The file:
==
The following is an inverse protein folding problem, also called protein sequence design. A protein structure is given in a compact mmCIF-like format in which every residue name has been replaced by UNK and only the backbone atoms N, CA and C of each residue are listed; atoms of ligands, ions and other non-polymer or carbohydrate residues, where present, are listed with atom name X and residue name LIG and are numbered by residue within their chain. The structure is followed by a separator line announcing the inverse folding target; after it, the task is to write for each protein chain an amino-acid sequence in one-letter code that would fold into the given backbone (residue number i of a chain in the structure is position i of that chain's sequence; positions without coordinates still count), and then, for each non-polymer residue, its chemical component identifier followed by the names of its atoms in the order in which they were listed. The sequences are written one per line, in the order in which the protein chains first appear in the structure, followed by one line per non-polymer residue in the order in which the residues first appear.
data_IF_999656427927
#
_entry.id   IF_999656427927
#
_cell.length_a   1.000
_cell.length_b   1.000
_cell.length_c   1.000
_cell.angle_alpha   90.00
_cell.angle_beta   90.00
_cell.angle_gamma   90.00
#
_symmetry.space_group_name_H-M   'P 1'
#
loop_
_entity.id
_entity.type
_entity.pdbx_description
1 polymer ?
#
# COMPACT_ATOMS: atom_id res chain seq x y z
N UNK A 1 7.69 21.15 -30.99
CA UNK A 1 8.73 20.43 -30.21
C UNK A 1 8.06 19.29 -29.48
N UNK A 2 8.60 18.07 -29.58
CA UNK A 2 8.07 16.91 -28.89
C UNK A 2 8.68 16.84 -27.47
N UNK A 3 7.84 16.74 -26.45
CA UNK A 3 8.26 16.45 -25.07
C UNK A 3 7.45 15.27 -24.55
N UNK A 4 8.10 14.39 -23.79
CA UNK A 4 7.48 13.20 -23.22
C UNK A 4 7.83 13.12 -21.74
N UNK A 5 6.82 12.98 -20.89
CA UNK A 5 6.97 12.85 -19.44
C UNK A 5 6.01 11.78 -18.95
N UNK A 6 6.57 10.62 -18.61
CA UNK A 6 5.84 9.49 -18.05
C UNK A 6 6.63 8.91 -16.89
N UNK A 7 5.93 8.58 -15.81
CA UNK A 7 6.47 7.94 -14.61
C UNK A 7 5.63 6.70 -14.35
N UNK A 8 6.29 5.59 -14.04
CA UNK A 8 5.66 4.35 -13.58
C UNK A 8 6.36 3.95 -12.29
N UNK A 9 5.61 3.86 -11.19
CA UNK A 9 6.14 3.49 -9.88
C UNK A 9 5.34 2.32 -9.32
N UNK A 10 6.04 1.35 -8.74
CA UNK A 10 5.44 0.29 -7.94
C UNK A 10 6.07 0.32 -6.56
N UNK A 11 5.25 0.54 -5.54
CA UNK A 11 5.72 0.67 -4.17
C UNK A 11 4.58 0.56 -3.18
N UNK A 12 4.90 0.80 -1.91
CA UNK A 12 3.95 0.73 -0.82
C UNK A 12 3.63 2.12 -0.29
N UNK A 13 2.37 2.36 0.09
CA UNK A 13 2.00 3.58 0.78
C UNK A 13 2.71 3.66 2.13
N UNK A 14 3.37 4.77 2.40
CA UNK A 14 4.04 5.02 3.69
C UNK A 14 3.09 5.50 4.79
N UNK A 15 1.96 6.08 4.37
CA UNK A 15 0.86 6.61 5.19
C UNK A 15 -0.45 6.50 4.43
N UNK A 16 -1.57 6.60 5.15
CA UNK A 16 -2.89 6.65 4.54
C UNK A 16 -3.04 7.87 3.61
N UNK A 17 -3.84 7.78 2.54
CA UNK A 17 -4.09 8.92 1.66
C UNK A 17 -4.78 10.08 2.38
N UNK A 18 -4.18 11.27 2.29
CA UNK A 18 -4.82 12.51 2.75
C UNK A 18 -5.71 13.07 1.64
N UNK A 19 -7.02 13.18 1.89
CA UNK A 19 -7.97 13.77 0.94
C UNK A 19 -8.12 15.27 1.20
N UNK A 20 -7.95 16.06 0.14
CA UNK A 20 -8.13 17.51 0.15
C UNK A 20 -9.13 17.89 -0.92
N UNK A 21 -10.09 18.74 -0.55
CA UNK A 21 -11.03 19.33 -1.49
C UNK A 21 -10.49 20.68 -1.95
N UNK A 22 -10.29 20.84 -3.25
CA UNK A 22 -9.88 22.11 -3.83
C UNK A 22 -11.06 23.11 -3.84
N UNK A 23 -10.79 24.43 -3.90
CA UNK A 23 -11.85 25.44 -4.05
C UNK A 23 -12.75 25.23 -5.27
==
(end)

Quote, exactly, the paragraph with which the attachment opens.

The following is an inverse protein folding problem, also called protein sequence design. A protein structure is given in a compact mmCIF-like format in which every residue name has been replaced by UNK and only the backbone atoms N, CA and C of each residue are listed; atoms of ligands, ions and other non-polymer or carbohydrate residues, where present, are listed with atom name X and residue name LIG and are numbered by residue within their chain. The structure is followed by a separator line announcing the inverse folding target; after it, the task is to write for each protein chain an amino-acid sequence in one-letter code that would fold into the given backbone (residue number i of a chain in the structure is position i of that chain's sequence; positions without coordinates still count), and then, for each non-polymer residue, its chemical component identifier followed by the names of its atoms in the order in which they were listed. The sequences are written one per line, in the order in which the protein chains first appear in the structure, followed by one line per non-polymer residue in the order in which the residues first appear.